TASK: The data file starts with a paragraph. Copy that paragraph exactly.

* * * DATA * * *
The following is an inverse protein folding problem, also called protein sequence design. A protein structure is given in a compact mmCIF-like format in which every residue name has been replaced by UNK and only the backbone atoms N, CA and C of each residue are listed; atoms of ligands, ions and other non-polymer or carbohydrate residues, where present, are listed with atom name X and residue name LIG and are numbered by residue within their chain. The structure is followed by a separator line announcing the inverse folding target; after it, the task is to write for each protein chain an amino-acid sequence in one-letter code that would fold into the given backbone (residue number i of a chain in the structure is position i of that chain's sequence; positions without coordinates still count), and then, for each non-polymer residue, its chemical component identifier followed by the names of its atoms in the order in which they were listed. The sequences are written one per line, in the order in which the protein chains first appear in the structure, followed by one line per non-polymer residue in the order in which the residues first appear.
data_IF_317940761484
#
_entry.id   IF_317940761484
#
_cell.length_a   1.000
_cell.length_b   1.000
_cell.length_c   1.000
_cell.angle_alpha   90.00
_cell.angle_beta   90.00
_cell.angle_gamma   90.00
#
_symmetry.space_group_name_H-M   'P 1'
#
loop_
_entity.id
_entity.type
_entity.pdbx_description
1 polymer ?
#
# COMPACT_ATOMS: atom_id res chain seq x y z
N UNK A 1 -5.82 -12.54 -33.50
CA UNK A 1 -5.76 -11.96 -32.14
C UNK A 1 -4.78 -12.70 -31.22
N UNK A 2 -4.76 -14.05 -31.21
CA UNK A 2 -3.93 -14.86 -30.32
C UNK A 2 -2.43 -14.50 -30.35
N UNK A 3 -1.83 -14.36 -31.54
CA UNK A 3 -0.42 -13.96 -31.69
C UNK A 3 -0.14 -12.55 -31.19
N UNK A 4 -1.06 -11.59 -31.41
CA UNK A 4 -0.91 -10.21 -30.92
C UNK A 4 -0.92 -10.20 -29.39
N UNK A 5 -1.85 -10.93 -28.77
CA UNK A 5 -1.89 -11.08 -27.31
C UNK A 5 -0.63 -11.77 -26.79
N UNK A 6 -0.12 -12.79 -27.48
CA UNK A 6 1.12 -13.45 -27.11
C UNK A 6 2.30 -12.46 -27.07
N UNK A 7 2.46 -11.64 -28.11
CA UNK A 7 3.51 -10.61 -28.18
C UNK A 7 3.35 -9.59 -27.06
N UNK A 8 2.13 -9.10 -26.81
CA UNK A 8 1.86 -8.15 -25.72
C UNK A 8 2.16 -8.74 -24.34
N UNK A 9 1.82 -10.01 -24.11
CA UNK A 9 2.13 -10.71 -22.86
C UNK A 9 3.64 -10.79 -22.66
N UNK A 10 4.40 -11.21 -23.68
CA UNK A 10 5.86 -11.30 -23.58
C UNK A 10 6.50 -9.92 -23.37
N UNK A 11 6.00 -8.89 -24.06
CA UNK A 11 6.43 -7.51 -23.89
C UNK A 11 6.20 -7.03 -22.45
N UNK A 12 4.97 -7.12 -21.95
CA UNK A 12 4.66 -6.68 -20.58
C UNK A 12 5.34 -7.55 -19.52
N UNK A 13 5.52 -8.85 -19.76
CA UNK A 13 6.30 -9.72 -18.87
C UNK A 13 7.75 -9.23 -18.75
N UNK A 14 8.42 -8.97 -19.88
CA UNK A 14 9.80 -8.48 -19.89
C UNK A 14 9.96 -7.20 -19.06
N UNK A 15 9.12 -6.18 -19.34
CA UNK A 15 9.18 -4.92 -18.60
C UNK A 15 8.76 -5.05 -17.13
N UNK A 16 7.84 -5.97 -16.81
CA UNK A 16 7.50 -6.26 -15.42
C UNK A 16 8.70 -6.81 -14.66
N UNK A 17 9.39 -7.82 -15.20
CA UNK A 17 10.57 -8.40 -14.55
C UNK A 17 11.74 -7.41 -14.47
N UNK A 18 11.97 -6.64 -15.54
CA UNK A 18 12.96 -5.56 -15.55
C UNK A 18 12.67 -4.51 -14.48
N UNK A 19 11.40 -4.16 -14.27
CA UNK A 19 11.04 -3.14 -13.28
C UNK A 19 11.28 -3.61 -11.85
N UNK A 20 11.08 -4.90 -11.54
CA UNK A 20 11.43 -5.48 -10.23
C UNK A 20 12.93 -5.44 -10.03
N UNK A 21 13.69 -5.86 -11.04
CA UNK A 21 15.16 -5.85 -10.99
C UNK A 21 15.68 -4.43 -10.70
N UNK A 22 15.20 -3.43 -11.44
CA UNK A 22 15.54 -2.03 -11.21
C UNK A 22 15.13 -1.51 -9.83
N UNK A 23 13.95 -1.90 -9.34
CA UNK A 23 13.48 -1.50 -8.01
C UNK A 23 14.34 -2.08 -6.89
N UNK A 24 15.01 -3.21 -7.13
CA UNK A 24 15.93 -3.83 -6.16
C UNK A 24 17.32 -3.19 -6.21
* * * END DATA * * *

The following is an inverse protein folding problem, also called protein sequence design. A protein structure is given in a compact mmCIF-like format in which every residue name has been replaced by UNK and only the backbone atoms N, CA and C of each residue are listed; atoms of ligands, ions and other non-polymer or carbohydrate residues, where present, are listed with atom name X and residue name LIG and are numbered by residue within their chain. The structure is followed by a separator line announcing the inverse folding target; after it, the task is to write for each protein chain an amino-acid sequence in one-letter code that would fold into the given backbone (residue number i of a chain in the structure is position i of that chain's sequence; positions without coordinates still count), and then, for each non-polymer residue, its chemical component identifier followed by the names of its atoms in the order in which they were listed. The sequences are written one per line, in the order in which the protein chains first appear in the structure, followed by one line per non-polymer residue in the order in which the residues first appear.